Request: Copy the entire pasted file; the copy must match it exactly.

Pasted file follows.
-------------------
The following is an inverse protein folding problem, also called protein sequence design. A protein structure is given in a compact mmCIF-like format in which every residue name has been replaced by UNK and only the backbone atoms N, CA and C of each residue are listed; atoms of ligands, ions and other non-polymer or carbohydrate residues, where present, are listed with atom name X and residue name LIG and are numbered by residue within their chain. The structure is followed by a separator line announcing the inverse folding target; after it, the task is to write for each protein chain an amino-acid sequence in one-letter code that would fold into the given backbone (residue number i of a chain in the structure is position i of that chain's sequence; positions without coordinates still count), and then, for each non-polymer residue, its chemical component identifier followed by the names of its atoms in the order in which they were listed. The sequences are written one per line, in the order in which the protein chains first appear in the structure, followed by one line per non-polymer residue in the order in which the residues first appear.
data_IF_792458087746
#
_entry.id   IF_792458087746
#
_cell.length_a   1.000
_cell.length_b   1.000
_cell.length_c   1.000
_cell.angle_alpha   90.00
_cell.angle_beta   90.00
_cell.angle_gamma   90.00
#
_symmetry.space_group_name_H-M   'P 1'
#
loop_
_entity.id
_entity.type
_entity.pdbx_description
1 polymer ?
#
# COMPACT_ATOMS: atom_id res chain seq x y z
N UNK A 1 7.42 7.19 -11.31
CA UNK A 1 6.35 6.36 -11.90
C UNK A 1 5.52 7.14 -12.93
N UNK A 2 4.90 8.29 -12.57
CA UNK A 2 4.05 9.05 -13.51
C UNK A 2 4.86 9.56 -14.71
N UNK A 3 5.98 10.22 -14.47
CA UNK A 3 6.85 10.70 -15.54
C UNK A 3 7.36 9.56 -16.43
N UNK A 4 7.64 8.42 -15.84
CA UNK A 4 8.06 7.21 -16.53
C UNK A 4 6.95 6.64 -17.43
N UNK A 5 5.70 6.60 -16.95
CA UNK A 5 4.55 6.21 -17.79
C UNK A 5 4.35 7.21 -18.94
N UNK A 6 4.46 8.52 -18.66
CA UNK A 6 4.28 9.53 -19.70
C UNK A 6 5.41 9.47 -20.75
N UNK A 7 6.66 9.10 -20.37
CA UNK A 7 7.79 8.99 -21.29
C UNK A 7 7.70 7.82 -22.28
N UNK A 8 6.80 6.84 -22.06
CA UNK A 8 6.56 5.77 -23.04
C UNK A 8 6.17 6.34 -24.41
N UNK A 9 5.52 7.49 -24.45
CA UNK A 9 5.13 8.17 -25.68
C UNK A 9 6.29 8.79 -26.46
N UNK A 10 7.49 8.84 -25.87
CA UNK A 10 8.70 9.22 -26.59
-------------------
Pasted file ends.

The following is an inverse protein folding problem, also called protein sequence design. A protein structure is given in a compact mmCIF-like format in which every residue name has been replaced by UNK and only the backbone atoms N, CA and C of each residue are listed; atoms of ligands, ions and other non-polymer or carbohydrate residues, where present, are listed with atom name X and residue name LIG and are numbered by residue within their chain. The structure is followed by a separator line announcing the inverse folding target; after it, the task is to write for each protein chain an amino-acid sequence in one-letter code that would fold into the given backbone (residue number i of a chain in the structure is position i of that chain's sequence; positions without coordinates still count), and then, for each non-polymer residue, its chemical component identifier followed by the names of its atoms in the order in which they were listed. The sequences are written one per line, in the order in which the protein chains first appear in the structure, followed by one line per non-polymer residue in the order in which the residues first appear.
data_IF_792458087746
#
_entry.id   IF_792458087746
#
_cell.length_a   1.000
_cell.length_b   1.000
_cell.length_c   1.000
_cell.angle_alpha   90.00
_cell.angle_beta   90.00
_cell.angle_gamma   90.00
#
_symmetry.space_group_name_H-M   'P 1'
#
loop_
_entity.id
_entity.type
_entity.pdbx_description
1 polymer ?
#
# COMPACT_ATOMS: atom_id res chain seq x y z
N UNK A 1 7.42 7.19 -11.31
CA UNK A 1 6.35 6.36 -11.90
C UNK A 1 5.52 7.14 -12.93
N UNK A 2 4.90 8.29 -12.57
CA UNK A 2 4.05 9.05 -13.51
C UNK A 2 4.86 9.56 -14.71
N UNK A 3 5.98 10.22 -14.47
CA UNK A 3 6.85 10.70 -15.54
C UNK A 3 7.36 9.56 -16.43
N UNK A 4 7.64 8.42 -15.84
CA UNK A 4 8.06 7.21 -16.53
C UNK A 4 6.95 6.64 -17.43
N UNK A 5 5.70 6.60 -16.95
CA UNK A 5 4.55 6.21 -17.79
C UNK A 5 4.35 7.21 -18.94
N UNK A 6 4.46 8.52 -18.66
CA UNK A 6 4.28 9.53 -19.70
C UNK A 6 5.41 9.47 -20.75
N UNK A 7 6.66 9.10 -20.37
CA UNK A 7 7.79 8.99 -21.29
C UNK A 7 7.70 7.82 -22.28
N UNK A 8 6.80 6.84 -22.06
CA UNK A 8 6.56 5.77 -23.04
C UNK A 8 6.17 6.34 -24.41
N UNK A 9 5.52 7.49 -24.45
CA UNK A 9 5.13 8.17 -25.68
C UNK A 9 6.29 8.79 -26.46
N UNK A 10 7.49 8.84 -25.87
CA UNK A 10 8.70 9.22 -26.59